The group’s responses covered controversial issues, including climate change, whether God or souls exist and defining when humanity began.

Todd Feinberg 
Professor of Psychiatry and Neurology, Albert Einstein College of Medicine in the US

“I have come to believe that an individual consciousness represents an entity that is so personal and ontologically unique that it qualifies as something that we might as well call ‘a soul’.”

He previously believed that the notion of a soul was a fanciful religious invention but became convinced that the brain and the mind could be regarded as separate, though dependent, entities. He says that the soul dies with the body.

Daniel Gilbert 
Professor of Psychology, Harvard

“Six years ago I changed my mind about the benefit of being able to change my mind. The willingness to change one’s mind is a sign of intelligence, but the freedom to do so comes at a cost.”

In 2002 he and Jane Ebert discovered that people were usually happier with decisions that they could not change because they concentrated on the positive aspects. When thinking about reversible decisions they were more objective. The finding, he said, suggested that marriage could prompt love, so he proposed to his girlfriend: “She said yes, and it turned out that the data were right: I love my wife more than I loved my girlfriend.”

Roger Schank 
Psychologist and computer scientist, Engines for Education Inc.

In the 1970s he was convinced that machines as smart as people would be created within his lifetime. But the complexities of human thinking have persuaded him he was wrong. “AI in the traditional sense will not happen in my lifetime nor in my grandson’s lifetime,” he said. “Perhaps a new kind of machine intelligence will one day evolve and be smarter than us, but we are a long way from that.”

Patrick Bateson 
Professor of Ethology, Cambridge

A confirmed agnostic, he was converted to atheism after attending a dinner where he tried to converse with a woman who was a creationist.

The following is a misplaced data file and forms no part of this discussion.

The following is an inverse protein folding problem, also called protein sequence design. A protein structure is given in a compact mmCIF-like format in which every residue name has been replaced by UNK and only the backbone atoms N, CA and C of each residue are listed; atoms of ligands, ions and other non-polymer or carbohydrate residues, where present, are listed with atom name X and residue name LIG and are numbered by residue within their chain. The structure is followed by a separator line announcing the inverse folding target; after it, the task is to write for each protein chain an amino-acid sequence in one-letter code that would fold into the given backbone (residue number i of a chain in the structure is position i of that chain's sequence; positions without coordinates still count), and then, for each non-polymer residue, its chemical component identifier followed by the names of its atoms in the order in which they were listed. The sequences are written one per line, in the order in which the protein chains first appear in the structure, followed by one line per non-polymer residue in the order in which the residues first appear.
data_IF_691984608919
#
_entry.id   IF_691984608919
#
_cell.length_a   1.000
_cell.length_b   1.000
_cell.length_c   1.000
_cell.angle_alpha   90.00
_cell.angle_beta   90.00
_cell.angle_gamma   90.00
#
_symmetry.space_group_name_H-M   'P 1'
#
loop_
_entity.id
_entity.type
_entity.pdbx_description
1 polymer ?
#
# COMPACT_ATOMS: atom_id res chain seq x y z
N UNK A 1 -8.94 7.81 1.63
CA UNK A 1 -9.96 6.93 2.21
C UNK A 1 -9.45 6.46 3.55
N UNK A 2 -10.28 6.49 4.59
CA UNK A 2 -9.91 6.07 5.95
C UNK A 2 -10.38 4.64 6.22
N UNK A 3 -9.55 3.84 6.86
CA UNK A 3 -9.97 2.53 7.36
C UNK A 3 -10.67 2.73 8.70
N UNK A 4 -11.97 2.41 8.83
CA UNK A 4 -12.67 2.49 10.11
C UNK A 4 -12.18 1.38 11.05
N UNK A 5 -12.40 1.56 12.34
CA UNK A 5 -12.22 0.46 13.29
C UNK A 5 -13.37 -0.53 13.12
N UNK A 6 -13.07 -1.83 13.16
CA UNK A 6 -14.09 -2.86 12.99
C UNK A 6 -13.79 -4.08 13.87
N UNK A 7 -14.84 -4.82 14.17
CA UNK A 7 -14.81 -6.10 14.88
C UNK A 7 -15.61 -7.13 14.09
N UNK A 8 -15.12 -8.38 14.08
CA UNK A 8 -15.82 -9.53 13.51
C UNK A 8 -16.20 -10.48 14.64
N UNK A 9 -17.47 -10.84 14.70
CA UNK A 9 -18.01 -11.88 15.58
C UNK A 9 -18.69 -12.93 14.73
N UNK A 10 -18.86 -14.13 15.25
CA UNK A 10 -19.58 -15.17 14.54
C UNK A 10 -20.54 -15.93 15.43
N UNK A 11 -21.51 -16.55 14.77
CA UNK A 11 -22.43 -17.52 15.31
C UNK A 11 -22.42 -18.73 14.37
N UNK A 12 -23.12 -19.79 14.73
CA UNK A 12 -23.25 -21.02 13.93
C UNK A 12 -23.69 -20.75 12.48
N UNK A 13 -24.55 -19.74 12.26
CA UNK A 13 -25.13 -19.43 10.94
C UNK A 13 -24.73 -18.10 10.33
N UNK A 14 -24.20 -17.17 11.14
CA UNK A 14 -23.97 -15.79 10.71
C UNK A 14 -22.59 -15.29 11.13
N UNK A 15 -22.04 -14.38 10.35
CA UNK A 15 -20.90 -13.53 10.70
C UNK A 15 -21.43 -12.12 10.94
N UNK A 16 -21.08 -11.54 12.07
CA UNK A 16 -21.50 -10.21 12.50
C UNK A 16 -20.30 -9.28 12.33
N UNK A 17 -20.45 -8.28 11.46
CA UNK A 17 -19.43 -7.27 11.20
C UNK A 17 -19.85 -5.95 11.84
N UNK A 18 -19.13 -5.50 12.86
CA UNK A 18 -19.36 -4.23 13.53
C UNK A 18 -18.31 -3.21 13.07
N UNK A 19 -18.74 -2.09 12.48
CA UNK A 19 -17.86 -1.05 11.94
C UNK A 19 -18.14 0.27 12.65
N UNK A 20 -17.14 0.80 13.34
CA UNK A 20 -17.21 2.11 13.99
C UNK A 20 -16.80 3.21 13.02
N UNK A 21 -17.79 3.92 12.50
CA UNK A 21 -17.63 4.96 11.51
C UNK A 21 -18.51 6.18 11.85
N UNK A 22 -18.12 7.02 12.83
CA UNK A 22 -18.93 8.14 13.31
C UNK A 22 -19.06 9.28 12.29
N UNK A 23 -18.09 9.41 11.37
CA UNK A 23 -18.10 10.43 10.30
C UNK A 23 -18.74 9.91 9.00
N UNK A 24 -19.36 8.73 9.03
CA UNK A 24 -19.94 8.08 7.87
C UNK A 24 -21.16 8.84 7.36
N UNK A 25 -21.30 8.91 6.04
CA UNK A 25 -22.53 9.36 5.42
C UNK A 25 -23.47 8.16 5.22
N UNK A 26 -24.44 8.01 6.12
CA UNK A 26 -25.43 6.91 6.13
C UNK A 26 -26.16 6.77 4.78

“For many years what had been good enough for Darwin was good enough for me. Not long after that dreadful dinner, Richard Dawkins wrote to me to ask whether I would publicly affirm my atheism. I could see no reason why not.”

Laurence Smith 
Professor of Geography, UCLA

As a believer in global warming, the reports by the Intergovernmental Panel on Climate Change and droughts in the US hardened his conviction that man-made climate change was real. “The sea ice collapse changed my mind that it will be decades before we see the real impacts of the warming. I now believe they will happen much sooner.”

Richard Wrangham 
Professor of Biology and Anthropology, Harvard University

“I used to think that human origins were explained by meat-eating. In a rethinking of conventional wisdom I now think that cooking was the major advance that turned ape into human. Cooked food is the signature feature of human diet.”

Timothy Taylor 
Archaeologist, University of Bradford

“Where once I would have striven to see Incan child sacrifice ‘in their terms’, I am increasingly committed to seeing it in ours,” he said. He felt that relativism had a role to play but should be limited because researchers had a duty to employ moral discrimination when assessing ancient cultures. The Incas, he said, must be understood as having had a sadistic leadership.

Rupert Sheldrake 
Biologist, London He came to the conclusion that scepticism was a weapon rather than a virtue after watching creationists employ it to denigrate theories on fossils, natural selection and evolution. “Is this because they are seeking truth? No. They believe they already know the truth. Scepticism is a weapon to defend their beliefs by attacking their opponents.”

THE GUARDIAN [12.31.07]

The changes of mind that gave philosophers and scientists new insights

James Randerson, science correspondent

They are the intellectual elite, the brains the rest of us rely on to make sense of the universe and answer the big questions. But in a refreshing show of new year humility, the world's best thinkers have admitted that from time to time even they are forced to change their minds.

When tackling subjects as diverse as human evolution, the laws of physics and sexual politics, scientists and philosophers, includingSteven PinkerDaniel DennettPaul Davies and Richard Wrangham, all confessed yesterday to a change of heart.

The display of scientific modesty was brought about by the annual new year's question posed by the website edge.org, which drew responses from more than 120 of the world's greatest thinkers.

THE INDEPENDENT [12.31.07]

It's becoming something of a New Year ritual. For almost a decade, the website www.edge.org has been asking a selection of eminent thinkers and scholars to answer a single question and publishing the results on 1 January.

In the past it has presented such posers as "What do you believe is true, even though you cannot prove it?" and "What is the most important invention of the past 2,000 years?"

This year Edge wanted to know: "What have you changed your mind about and why?" As usual, it's a good question. And the responses of the likes of Steven Pinker and Helena Cronin are as fascinating and weighty as one would imagine.

But we cannot help wishing that some of that formidable bank of grey matter could be pointed in a more mundane direction too from time to time.